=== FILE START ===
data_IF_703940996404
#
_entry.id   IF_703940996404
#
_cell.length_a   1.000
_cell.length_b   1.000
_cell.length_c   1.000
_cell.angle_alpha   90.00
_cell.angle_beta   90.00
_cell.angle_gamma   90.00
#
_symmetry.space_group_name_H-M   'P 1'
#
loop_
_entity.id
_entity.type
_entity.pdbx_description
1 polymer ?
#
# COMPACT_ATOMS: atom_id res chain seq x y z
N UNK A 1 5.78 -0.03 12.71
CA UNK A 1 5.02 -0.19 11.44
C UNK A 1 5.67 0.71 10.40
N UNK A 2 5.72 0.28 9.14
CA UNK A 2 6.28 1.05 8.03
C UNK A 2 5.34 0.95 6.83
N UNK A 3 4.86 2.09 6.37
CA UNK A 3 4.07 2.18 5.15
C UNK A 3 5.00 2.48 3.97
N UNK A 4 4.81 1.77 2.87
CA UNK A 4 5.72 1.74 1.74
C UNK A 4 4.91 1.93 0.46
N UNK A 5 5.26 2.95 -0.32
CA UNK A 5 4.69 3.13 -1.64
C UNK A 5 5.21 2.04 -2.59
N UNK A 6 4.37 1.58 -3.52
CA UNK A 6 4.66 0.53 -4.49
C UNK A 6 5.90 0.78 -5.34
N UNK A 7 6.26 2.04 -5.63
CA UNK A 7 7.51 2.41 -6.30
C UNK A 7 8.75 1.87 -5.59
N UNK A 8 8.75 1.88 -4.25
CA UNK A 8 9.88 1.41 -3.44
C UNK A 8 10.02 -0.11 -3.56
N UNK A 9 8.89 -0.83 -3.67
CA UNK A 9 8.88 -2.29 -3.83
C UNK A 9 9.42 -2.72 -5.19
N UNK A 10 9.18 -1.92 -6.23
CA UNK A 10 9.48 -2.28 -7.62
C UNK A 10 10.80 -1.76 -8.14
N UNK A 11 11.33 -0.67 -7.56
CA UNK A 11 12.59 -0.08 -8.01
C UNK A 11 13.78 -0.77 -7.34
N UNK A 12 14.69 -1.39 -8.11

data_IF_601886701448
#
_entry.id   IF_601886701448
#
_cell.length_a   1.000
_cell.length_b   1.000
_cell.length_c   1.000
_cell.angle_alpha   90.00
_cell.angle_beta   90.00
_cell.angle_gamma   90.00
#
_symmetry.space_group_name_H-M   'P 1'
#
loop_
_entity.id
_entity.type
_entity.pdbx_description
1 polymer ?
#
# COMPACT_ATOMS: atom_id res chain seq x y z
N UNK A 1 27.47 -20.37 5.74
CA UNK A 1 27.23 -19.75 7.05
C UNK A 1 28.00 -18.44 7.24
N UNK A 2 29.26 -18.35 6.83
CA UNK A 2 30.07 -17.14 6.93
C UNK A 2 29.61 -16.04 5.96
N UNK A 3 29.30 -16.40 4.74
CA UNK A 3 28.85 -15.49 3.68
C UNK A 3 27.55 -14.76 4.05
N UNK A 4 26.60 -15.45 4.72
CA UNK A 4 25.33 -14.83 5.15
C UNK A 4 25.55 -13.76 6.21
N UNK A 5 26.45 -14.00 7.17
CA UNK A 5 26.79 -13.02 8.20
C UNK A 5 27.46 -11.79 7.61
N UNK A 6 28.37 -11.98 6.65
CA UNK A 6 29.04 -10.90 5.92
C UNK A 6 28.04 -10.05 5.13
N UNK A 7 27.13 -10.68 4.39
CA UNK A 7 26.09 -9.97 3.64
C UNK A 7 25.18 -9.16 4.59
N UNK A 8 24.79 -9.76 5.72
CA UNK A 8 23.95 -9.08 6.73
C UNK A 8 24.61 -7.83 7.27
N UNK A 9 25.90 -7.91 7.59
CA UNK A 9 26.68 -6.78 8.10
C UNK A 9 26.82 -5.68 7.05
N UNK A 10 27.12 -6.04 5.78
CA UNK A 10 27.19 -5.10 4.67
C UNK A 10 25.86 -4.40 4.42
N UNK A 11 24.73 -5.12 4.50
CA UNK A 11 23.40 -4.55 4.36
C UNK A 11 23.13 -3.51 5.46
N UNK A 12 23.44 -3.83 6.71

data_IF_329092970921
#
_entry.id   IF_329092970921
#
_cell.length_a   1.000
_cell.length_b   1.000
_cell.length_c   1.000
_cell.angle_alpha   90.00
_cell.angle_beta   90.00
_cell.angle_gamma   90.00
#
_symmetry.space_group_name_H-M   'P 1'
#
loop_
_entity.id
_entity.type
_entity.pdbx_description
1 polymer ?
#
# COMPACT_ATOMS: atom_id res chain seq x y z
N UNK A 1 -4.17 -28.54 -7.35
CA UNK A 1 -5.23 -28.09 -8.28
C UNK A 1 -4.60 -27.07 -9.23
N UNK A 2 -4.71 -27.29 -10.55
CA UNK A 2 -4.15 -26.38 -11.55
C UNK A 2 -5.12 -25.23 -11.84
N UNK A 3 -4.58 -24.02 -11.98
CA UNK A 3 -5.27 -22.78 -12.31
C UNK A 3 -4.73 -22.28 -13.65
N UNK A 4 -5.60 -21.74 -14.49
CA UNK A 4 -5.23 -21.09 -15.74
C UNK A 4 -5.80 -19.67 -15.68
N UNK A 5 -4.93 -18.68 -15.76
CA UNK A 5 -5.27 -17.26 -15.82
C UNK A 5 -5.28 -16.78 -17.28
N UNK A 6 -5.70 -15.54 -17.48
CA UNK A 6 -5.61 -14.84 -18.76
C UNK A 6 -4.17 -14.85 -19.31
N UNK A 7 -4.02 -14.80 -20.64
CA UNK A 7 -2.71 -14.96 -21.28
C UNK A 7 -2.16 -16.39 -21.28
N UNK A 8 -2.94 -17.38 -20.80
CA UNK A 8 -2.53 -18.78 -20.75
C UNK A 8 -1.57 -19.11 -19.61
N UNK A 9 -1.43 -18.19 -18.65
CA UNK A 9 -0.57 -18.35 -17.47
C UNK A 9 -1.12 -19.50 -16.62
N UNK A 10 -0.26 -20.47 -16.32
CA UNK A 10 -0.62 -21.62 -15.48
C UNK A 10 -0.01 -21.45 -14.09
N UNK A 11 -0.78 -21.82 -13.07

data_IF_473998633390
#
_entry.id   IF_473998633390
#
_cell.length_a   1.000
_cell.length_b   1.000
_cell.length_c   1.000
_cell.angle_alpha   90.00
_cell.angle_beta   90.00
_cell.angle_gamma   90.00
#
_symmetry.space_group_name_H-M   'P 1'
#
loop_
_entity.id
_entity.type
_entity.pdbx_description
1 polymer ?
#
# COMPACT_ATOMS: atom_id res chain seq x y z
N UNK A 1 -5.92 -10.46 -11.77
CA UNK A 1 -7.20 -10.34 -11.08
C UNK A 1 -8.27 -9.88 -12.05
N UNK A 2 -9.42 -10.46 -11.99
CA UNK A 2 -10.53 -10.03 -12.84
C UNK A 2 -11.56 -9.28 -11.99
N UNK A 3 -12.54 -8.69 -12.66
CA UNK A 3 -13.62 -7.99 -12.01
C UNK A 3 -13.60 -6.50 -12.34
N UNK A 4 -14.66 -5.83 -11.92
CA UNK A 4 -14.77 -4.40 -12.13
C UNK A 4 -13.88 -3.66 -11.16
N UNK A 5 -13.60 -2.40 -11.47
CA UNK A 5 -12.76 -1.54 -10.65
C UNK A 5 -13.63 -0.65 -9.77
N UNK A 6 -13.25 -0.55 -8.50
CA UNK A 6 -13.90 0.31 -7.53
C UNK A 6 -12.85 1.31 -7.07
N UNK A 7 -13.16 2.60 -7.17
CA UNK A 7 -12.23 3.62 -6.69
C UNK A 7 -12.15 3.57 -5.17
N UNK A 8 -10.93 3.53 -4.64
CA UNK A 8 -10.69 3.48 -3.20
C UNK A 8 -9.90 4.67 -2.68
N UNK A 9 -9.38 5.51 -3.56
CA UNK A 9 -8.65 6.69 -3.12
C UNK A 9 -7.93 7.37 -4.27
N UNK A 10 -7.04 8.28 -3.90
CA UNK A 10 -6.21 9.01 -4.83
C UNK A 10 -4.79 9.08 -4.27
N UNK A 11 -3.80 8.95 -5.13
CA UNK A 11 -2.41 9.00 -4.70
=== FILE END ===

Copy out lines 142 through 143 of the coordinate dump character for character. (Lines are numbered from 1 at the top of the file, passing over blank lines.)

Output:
CA UNK A 5 -5.27 -17.26 -15.82
C UNK A 5 -5.28 -16.78 -17.28